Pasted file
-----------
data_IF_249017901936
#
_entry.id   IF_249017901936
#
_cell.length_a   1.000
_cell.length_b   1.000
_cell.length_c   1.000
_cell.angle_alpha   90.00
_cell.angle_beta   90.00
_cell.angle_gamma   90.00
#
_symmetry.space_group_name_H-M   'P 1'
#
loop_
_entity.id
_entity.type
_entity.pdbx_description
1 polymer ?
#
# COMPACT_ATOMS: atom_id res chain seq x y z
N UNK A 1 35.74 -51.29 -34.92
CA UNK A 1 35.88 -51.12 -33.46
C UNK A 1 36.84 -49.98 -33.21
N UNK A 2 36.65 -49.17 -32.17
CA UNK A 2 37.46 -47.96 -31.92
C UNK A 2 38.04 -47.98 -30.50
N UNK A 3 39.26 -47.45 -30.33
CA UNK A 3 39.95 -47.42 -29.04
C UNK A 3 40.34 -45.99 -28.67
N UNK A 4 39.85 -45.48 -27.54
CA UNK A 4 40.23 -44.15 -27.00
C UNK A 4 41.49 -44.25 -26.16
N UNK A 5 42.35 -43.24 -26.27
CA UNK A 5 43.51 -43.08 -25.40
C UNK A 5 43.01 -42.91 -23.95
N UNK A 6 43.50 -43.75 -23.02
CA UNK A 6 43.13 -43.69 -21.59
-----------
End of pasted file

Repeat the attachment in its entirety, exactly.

data_IF_249017901936
#
_entry.id   IF_249017901936
#
_cell.length_a   1.000
_cell.length_b   1.000
_cell.length_c   1.000
_cell.angle_alpha   90.00
_cell.angle_beta   90.00
_cell.angle_gamma   90.00
#
_symmetry.space_group_name_H-M   'P 1'
#
loop_
_entity.id
_entity.type
_entity.pdbx_description
1 polymer ?
#
# COMPACT_ATOMS: atom_id res chain seq x y z
N UNK A 1 35.74 -51.29 -34.92
CA UNK A 1 35.88 -51.12 -33.46
C UNK A 1 36.84 -49.98 -33.21
N UNK A 2 36.65 -49.17 -32.17
CA UNK A 2 37.46 -47.96 -31.92
C UNK A 2 38.04 -47.98 -30.50
N UNK A 3 39.26 -47.45 -30.33
CA UNK A 3 39.95 -47.42 -29.04
C UNK A 3 40.34 -45.99 -28.67
N UNK A 4 39.85 -45.48 -27.54
CA UNK A 4 40.23 -44.15 -27.00
C UNK A 4 41.49 -44.25 -26.16
N UNK A 5 42.35 -43.24 -26.27
CA UNK A 5 43.51 -43.08 -25.40
C UNK A 5 43.01 -42.91 -23.95
N UNK A 6 43.50 -43.75 -23.02
CA UNK A 6 43.13 -43.69 -21.59